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White Pine news. [volume] (East Ely, Nev.) 1920-1923, November 14, 1920, Image 2

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Persistent link: https://chroniclingamerica.loc.gov/lccn/sn86076375/1920-11-14/ed-1/seq-2/

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Ford Delivery Cars are used in fleets by many
of the largest business firms of the country.
This is because the Ford Delivery Car ha» solved
the problem of safe and quick delivery with the
smallest possible expense. Easy to understand,
easy to drive, and durable. A faithful servant
giving years of faithful service. We can give
you any style of body you want. One thing is
sure—every retail merchant will make money
by having a Ford Delivery Car. Come in. Let's
talk it over. We assure you genuine Ford
l service with genuine Ford parrs.
Lincoln Highway
Garage Company
We are located on the Lincoln Highway and
Midland Trail, in the center of East Ely.
Our Repair Work is guaranteed to give satis
Our expenses are low and charges in propor
Storage, Gasoline, Oils and Accessories
E. R. MILLER, Proprietor and Msmager
PHONfe r.*-j K*vr ELY. \e»*d%
R. R. ORR, Proprietor PIOCHE, NEVADA
Tk« beat wltirr route to Lot tagelea trow LIt i* kf mo, of
Pkuebe, rooarctlaft with tbe Arrowhead troll at laM Ve«aa.
We are located oa tbla direct route.
Repairs, Storage, Gasoline and Accessories
Ford Agency
Tanned, Dyed, Rebuilt, lined in Your Choice
Overcoats, Mackinaws, of Latest Styles
Ladies’ Plush Coats
Steamed, Fluffed, Rebuilt, worn edges turned in.
Cleaned, Pleated, Altered in Every Way Necessary
Beleal Tailoring Company
Tailors, Cleaners A Furriers for Ladies A Men
We Call for and Deliver
Telephone 50-X Kljr, Nevada
Building Material of All Kinds
Everything from Dimension Lum
ber to the Finest Finish.
Call on us for estimates. If you contem
plate building or house alteration, we
can figure to your advantage.
IK IT wasn't so foolish as to be
funny we'd naturally lose patience
with the Ely man who turns in an
ad for the paper with the announce
ment that he is giving it to us "Just
to help us along." .And yet every now
and then we run across the fellow who
lias not learned that advertising-Is the
best protection he cun have again«t
failure in business.
Take any prosperous r«tail concern
in this country as an example and ask
the proprietor if he advertises to help
the editor or himaelf. Take the mer
chant who is content to go ahead sell
ing the same amount of goods today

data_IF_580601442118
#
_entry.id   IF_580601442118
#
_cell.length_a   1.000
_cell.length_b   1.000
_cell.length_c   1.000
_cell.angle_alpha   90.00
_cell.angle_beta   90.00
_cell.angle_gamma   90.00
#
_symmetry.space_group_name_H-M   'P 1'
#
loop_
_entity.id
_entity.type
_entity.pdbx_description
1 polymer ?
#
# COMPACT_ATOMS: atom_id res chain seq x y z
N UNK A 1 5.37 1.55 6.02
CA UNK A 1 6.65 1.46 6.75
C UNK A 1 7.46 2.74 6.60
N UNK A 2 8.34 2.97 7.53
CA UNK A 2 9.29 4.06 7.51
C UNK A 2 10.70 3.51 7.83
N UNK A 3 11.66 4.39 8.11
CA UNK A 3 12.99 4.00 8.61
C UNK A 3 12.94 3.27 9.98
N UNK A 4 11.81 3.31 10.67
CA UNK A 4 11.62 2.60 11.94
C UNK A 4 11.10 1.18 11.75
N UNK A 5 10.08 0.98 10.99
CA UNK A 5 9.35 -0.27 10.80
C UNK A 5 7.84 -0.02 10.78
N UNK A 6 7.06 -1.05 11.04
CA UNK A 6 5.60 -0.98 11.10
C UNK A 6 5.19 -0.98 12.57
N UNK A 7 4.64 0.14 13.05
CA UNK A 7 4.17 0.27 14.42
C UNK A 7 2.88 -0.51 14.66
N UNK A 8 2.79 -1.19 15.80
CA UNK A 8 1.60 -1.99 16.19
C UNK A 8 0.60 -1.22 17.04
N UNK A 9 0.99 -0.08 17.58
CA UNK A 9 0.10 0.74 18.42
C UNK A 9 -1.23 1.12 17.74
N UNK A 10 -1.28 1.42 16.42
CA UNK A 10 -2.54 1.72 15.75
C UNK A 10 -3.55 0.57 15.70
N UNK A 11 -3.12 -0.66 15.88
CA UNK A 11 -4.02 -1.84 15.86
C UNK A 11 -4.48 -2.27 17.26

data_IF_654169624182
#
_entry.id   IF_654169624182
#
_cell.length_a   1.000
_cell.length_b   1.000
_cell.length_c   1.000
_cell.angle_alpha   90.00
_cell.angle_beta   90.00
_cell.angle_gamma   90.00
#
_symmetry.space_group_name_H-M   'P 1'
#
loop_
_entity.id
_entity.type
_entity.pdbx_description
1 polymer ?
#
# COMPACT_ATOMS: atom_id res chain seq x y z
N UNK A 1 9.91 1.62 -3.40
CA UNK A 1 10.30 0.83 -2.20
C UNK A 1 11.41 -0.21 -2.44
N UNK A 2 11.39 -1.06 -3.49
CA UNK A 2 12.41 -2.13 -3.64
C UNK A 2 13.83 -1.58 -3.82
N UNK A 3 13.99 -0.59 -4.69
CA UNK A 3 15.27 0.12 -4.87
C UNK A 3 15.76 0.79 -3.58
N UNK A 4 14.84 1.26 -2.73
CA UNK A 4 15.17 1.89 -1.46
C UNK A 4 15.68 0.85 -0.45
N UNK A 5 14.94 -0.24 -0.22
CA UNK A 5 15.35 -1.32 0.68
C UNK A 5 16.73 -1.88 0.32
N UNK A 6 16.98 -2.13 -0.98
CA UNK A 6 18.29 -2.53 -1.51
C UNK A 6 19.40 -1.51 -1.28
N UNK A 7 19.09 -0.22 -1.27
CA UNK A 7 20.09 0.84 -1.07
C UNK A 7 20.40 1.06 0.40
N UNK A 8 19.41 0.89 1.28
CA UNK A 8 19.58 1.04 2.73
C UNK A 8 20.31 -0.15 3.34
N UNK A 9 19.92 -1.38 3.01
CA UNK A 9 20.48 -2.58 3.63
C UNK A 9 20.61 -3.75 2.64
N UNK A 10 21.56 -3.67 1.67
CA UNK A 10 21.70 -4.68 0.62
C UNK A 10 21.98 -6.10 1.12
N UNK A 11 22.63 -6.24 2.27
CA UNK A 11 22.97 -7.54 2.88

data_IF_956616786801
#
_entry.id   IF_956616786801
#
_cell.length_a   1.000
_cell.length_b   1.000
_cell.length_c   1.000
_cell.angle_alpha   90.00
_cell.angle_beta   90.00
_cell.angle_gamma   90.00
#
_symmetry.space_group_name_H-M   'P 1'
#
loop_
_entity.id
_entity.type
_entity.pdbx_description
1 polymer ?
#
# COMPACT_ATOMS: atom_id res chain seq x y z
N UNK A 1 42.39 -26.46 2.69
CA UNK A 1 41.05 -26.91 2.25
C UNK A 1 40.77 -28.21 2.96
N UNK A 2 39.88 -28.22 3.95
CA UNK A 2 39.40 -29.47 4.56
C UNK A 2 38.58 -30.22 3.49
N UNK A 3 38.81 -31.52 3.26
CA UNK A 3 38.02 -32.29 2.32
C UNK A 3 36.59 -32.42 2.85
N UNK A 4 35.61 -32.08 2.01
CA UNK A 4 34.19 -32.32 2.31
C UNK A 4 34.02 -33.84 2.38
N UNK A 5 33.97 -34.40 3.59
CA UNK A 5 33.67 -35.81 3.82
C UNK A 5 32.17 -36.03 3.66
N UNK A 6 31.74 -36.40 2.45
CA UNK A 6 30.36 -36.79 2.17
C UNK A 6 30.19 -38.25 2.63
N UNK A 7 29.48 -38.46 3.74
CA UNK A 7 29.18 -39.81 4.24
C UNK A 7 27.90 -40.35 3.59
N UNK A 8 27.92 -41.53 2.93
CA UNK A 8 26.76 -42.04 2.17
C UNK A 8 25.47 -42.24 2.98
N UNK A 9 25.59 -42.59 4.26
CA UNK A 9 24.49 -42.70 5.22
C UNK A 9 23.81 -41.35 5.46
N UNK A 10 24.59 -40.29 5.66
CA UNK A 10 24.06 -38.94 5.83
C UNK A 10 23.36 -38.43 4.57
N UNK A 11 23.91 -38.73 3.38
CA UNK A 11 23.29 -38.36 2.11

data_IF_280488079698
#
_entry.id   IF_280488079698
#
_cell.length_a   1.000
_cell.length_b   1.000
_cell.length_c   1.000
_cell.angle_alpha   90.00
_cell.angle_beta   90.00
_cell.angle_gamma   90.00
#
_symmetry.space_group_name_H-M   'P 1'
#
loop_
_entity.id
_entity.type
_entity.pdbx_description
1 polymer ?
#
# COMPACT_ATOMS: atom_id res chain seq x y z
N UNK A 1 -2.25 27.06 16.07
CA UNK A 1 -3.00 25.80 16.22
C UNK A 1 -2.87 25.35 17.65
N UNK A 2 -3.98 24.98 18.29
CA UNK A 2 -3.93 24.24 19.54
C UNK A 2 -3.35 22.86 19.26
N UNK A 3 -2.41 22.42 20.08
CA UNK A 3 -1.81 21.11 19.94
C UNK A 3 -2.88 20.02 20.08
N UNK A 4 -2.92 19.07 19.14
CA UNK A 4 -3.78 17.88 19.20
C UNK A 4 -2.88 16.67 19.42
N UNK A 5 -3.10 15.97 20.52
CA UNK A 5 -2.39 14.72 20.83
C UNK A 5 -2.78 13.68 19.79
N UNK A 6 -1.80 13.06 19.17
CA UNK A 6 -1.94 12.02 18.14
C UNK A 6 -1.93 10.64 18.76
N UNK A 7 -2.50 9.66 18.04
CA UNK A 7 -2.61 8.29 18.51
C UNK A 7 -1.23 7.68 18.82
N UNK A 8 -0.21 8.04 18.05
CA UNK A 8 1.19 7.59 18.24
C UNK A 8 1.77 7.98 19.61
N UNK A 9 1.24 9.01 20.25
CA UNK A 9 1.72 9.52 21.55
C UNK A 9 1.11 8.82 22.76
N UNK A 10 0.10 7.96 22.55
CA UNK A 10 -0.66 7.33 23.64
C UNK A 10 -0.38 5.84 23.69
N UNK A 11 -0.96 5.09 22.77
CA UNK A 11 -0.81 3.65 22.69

be did ten years ago and you'll find
he is standing still simply because he
is too shallow to see that advertising
helps the advertiser far more than the
publisher If advertising only h-lped
the publishers then American mer
chants are the most charitable people
on earth, for they maintain thousands
' of newspapers and magarines and b-t
loose of millions of dollars annual 1}
which they eould otheiwi*.- keep in;
their pocket.
The day w h< n that old question
"does it pay to advertise." was sprung
has passed with the stage coach and
J cent sugar. Today the sensible man
asks himself, "does it pay not to ad
I vertlse in every issue of the paper
j that goes to the people upon whom 1
I must depend far trade?" No sane man
! advertises today In a newspaper Just
to help somebody out. but he does so
to keep his business out of the hands
of the slieiiff. The truth *'a« never j
more plainly spoken than when some- j
1 one said there Is only one business in
the felted States jhat can g. t along
without advertising and uiak> money
and that is the Knifed Suit, s mint
Clliaena of Ely who ar* watching
i closely the trend of affairs in tini
country now realise that matters ar**
I reaching the sliowdow'ff stage, and tlu
wc are fast approaching the day w hen
there will again he more rn« n than Jobs
Already some of the larg< r factories
in thia country are letting men off
Detroit lias commenced to f> ■ 1 it nlwut i
her automobile factories, and In Cleve
land, there are wail to he thirty thous
and men out of Jobs.
The country must end Us w ilJ oigv
of ejtravagu.ice. It must cut out 1 ix
lirles and devote itself to the production j
;»nd distribution of essentials. Tin
warning has been Often sounded but
not heeded. We must heed now wheth
er we want to or not. We have done
our dancing in this country—and now
we must prepare to pay the fiddler.
Every time an Ely man undertakes
some worthy project In the community
there are the suspicious ones who ask.
"What does ho get out of 111" Just as
if nobody ever did anything without '
an ulterior or selfish motive.
A public Improvement of some k.nd
ia proposed and a certain element set*
up the cry. "Somebody is going to g< t
something out of It." A man accepts
an office at a sacrifice, tuinking he can
help the' people of the community, and
some fellow speaks up and says: “Oh.
well, he'll get a good deal more out
of it In aome way than the ssiaiy.*
And where a fellow makes a donation
to some worthy cause his motive 1
msplcloned ard questioned.
The auspicious —tne ones who do the
queat!>tnrg—ere the omt who deserv*
to be suspeeti-d. not the on*- they are
•knocking." Where a .nan *n*p<ct*
: elfish motive* in am-ther, he knows
difp down in his own heart that he
has mlflrh motives in most things that
he does. There are a lot of righteous
pet pie in this old world, doing all they
can for the b-ttcrin.nt <‘f the human
race—helping all of us In every way
they can. Money Is net thhr main ob
ject in life—which cannot be under
stood by those whose obiect in life la
money. There arc public officials aa
honest as anybody else, and doctors
who do more charity woik than they
do work for which they are paid—and
lawyers and merchants arJ manufact
urers who have other things in view
than piling up wealth. Tet. notwith
standing the great number of people of
this kind, there ate still those who ars
always ready with that suspicious
question: ' What does he g- t out of
Every citizen of White I'^n- county
understands tho Importance of ha-luff
capable teacher* an-1 preach, rs. and
their pewer far doing good in any
community Is too well known to be